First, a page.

Stable readings from a potentiometer

I want to use a fader as an input on a project I’m working in but I can’t seem to get a stable enough reading from one to make it viable.

The minimum resolution I can goto is 8bit 0-255 and even with this when the fader is set to 50% the readings jump between 125-128.

I’m using a 10K pot and have tried a low pass filter (although I’m not 100% sure of the best value capacitor to use for this).

I also tried hysteresis and smoothing in the software but this made the fader to unresponsive.

I’ve tried using an external regulated PSU and the usb power but I get the same behaviour either way.

What do you normally do to deal with this?

Start with a decent quality pot, that is not worn out, and then soldering all wires.

You might consider a 10-turn pot. Or switch to digital.

You can always have "jitter" of +/- 1 digit because the analog voltage can be on the "hairy edge" between two digital values. Filtering can slow that down but it can't completely remove the uncertainty/instability. It can be removed with hysteresis.

Try 1uF or higher. The higher the value the more filtering.

It should be more stable if you use the Arduino's power 5V supply because the analog voltage and reference will "track" together.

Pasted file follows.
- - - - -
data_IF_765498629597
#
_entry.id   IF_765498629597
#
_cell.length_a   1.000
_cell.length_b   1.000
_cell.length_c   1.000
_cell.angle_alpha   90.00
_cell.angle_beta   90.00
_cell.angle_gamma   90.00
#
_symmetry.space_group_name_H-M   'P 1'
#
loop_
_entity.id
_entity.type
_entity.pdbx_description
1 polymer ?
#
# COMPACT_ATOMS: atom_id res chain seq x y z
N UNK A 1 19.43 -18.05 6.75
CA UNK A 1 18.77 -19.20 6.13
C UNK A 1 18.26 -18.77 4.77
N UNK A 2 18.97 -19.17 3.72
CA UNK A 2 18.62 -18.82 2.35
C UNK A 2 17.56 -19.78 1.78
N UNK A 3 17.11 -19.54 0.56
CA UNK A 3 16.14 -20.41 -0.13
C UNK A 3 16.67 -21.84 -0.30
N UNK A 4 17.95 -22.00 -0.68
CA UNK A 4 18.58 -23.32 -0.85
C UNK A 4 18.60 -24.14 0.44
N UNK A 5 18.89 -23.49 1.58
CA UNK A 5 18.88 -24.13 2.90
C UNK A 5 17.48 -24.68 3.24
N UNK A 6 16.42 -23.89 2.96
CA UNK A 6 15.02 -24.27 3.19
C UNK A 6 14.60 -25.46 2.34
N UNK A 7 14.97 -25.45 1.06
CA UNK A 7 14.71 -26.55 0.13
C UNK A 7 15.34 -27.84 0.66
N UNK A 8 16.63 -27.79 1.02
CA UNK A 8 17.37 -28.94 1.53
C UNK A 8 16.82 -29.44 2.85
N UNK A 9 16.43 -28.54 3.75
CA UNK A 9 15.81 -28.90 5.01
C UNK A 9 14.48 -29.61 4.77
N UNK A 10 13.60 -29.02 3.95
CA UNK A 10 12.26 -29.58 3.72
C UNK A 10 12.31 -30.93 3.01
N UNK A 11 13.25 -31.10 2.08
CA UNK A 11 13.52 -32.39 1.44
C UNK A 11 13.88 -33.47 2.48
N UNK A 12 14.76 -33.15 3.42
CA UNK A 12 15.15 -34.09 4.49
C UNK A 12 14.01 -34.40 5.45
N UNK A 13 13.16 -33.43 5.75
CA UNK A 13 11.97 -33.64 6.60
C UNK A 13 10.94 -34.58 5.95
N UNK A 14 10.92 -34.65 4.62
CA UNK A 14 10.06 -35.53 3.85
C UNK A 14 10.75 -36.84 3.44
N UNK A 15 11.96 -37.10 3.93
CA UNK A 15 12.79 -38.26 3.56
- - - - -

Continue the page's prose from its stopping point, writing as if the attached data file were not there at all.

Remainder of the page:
If you have long wires, shielding will help.

For smoothing you can choose the number of samples and the timing.

Of course, hysteresis will make it less responsive. That's the whole idea. But, you should be able to tweak it for a good compromise.

SteveMann: You might consider a 10-turn pot. Or switch to digital.

That won't help, there will always be some noise, even if the pot is perfect, and the ADC can always flip back and forth between two values if the voltage is right on the edge.

I always use this FilteredAnalog class for filtering my potentiometers. It uses a combination of fast single-pole low-pass filtering and hysteresis (using powers of 2), and it uses oversampling for even higher resolution and better results.

Here's an example and here is the documentation.

You can tweak the filter factor for a perfect balance between stability and responsiveness. I've always been able to get a stable reading without any noticeable latency using this method.


Normally you would see 1 or 2 bits of noise when using a 10 bit ADC.
3 bits of noise in a 8 bit reading is pretty bad. Check with an oscilloscope to see if it is really random. Try using screened cable and add some ferrite beads.

Thankyou for your help everyone, I'll take a look at the filtered analogue class and I'll also tweak the hysteresis and see how I get on.

A common 10kB pot should not jump more than one or two values out of 1024. If it does, then there is someting wrong with the hardware/setup. A software fix should NOT be the first solution. Try to give the pot it's own 5volt/ground connection to the Arduino, and/or post a picture of the setup. Leo..